Another approach has been adopted for highly hysteretic systems, such as some PSCs (Figure 1.14a). A quick curve may be swept in both directions and then a maximum power point region identified. After this, a slower sweep around the maximum power point region may be conducted, a voltage is identified and the current settles with time. After the device is not changing by more than a few per cent, a new voltage is applied and the process is repeated. It has become common to report not only the forward and backward scan rates for PSCs, but also a time versus maximum efficiency to demonstrate that this is a stable operating point (Figure 1.14b). After establishing a non-hysteretic I–V curve, the maximum power point, and hence the efficiency, is calculated by taking current–voltage pairs, multiplying them together and then selecting the highest pair.
There are often stability concerns with new materials that can frustrate good quality measurements of efficiency, but there are several ways of addressing this without having to delve too deeply into an understanding of the degradation mechanisms. If cells are unstable due to the presence of moisture or oxygen, a simulator may be integrated into the inert atmosphere of a glovebox, either through a window or by fully enclosing the system (Figure 1.16). Heat management can become an important issue for a fully enclosed system. Alternatively, various schema can be considered to take a sample out of a glovebox without exposing it to air. One of the more popular methods is to use a UV-curable epoxy and to seal the sample with a glass cover. This has the advantage that it allows many samples to be prepared and removed at the same time. However, it has the disadvantage that it can be messy and there is the potential for chemical interactions of the sealant with the actual test sample. Another approach is to use a re-usable “space suit”, in which a KF window blank allows light in, a KF stub is machined to allow electrical connections and the seal is made with a standard KF O-ring and clamp.19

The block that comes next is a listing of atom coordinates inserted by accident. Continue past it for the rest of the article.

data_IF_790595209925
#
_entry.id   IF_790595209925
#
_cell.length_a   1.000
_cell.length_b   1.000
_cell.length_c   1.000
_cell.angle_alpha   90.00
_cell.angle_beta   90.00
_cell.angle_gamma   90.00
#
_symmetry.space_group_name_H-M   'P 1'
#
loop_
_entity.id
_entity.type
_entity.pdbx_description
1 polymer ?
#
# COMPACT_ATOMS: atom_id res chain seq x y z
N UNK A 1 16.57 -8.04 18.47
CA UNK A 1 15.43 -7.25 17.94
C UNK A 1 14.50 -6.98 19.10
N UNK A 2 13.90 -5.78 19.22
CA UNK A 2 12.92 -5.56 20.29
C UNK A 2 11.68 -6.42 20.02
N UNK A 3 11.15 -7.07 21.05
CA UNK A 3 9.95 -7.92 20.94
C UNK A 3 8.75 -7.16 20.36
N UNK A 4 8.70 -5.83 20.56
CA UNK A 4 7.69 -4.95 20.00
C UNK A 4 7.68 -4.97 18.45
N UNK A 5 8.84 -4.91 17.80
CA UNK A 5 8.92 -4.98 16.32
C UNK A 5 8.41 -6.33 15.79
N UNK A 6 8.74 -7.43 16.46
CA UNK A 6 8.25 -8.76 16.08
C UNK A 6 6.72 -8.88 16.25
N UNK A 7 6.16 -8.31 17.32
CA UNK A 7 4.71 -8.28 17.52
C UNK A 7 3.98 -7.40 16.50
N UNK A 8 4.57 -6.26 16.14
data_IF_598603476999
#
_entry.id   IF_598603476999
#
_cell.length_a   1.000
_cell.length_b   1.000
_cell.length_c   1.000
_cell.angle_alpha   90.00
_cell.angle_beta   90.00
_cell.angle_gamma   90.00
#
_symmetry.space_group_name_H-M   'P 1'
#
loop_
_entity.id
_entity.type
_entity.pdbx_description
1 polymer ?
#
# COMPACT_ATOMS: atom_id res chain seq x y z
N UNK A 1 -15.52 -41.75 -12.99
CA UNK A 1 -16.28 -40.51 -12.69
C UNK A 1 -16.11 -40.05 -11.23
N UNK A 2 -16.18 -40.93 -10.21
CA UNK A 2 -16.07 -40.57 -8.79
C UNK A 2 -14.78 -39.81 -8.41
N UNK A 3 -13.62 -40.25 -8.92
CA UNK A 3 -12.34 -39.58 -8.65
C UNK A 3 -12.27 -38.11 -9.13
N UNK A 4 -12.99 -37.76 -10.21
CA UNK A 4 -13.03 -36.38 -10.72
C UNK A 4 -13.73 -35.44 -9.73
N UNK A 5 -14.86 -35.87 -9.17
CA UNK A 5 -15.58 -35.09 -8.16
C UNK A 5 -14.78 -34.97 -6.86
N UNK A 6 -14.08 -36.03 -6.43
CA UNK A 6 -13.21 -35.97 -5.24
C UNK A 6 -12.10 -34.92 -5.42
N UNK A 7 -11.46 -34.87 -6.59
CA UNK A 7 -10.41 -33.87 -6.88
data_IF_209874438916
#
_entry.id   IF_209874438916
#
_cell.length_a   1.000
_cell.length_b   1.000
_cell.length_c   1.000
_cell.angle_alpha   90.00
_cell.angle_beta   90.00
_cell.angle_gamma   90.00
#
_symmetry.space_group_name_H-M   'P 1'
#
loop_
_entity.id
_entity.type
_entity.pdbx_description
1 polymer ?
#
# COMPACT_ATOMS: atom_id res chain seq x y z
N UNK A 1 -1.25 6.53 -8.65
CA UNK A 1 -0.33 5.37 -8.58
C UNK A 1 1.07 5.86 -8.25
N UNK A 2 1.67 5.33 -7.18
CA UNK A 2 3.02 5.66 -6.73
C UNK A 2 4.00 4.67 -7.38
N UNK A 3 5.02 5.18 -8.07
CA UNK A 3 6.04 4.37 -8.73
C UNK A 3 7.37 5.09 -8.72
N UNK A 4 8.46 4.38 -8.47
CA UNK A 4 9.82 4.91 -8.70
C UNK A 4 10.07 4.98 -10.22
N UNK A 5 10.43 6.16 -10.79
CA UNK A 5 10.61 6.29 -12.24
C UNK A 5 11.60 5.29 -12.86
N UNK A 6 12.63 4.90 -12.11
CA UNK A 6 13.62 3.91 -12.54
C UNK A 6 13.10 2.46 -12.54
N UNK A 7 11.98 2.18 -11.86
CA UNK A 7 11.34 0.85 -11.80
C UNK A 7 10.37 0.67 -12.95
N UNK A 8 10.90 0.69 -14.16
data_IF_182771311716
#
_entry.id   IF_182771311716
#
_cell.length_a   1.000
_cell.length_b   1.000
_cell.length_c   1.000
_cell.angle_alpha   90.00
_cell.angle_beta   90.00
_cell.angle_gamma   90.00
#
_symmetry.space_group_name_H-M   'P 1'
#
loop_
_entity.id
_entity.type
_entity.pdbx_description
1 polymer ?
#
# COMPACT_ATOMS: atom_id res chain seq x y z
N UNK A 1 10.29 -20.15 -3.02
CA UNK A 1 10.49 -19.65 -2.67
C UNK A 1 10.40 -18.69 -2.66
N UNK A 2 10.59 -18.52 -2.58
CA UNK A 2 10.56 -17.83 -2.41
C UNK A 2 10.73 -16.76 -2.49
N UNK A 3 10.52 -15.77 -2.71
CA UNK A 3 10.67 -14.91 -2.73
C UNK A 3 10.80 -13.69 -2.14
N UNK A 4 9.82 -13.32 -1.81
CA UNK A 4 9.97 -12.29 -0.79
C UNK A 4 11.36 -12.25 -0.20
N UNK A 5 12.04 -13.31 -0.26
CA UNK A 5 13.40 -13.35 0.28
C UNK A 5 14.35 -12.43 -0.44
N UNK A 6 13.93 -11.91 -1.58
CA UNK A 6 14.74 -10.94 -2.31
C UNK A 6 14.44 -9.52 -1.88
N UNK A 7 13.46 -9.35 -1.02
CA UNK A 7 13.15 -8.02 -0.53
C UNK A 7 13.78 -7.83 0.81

This section describes the characterization of an emerging photovoltaic technology based on colloidal quantum dots:20 one based on PbS and the other based on CsPbI3. Detailed reports on the optimized performance of these two device systems have been reported elsewhere.21 We explore the data produced during the development of these devices, which eventually led to a hero cell with a device performance that was ultimately transferred to the NREL photovoltaic certification laboratory.
The two device stacks are as follows: PbS:glass/FTO (300 nm)/TiO2 (70 nm)/PbS quantum dots (∼400 nm)/MoOx (15 nm)/Al (200 nm) CsPbI3:glass/FTO (300 nm)/TiO2 (70 nm)/CsPbI3 quantum dots (250 nm)/spiro-OMeTAD (150 nm)/MoOx (15 nm)/Al (150–200 nm)
A schematic diagram of the structure and a cross-sectional scanning electron microscopy image of the CsPbI3 device21 are shown in Figure 1.15; an almost identical structure was used for the PbS device.
The solar simulator used in these studies was originally developed for studies of organic photovoltaic devices and has been systematically improved for performance and usability. The new set-up provides multiplexed acquisition of the J–V curves of the six pixel devices on each substrate using the substrate design shown in Figure 1.12. A schematic diagram of the set-up is shown in Figure 1.16. The sample is positioned inside a nitrogen-filled glovebox with the solar simulator housed externally; the solar cells are illuminated from below through an optical window. Similarly, for the EQE measurements, the sample is located inside the glovebox with the light source and electronics located below.
It is first necessary to examine the type of filter to be placed on the reference silicon cell to more closely match its spectral response to that of the test cell; this requires a knowledge of the EQE spectrum of the new device material. Although this spectrum could be estimated from the sample absorption spectrum, it is preferable to determine the EQE spectrum directly. Figure 1.17 shows that the PbS device has a response with a peak EQE of ∼80% at 500 nm, which extends into the IR with an optical bandgap at 1100 nm. The CsPbI3 device has a peak EQE at ∼450 nm and extends to the optical band edge at 700 nm. No filter was required to match the response of the silicon reference cell to that of the test cells when measuring the J–V curves for the PbS devices, but the shorter wavelength bandgap of the CsPbI3 devices required a KG2 filter to be placed in front of the silicon reference cell. It should be noted that the unfiltered silicon reference cell is only just suitable for the PbS solar cell because the response extends significantly into the IR. Having completed this task once, it can be reasonably assumed that these filter combinations can be used for future measurements on the same quantum dot systems.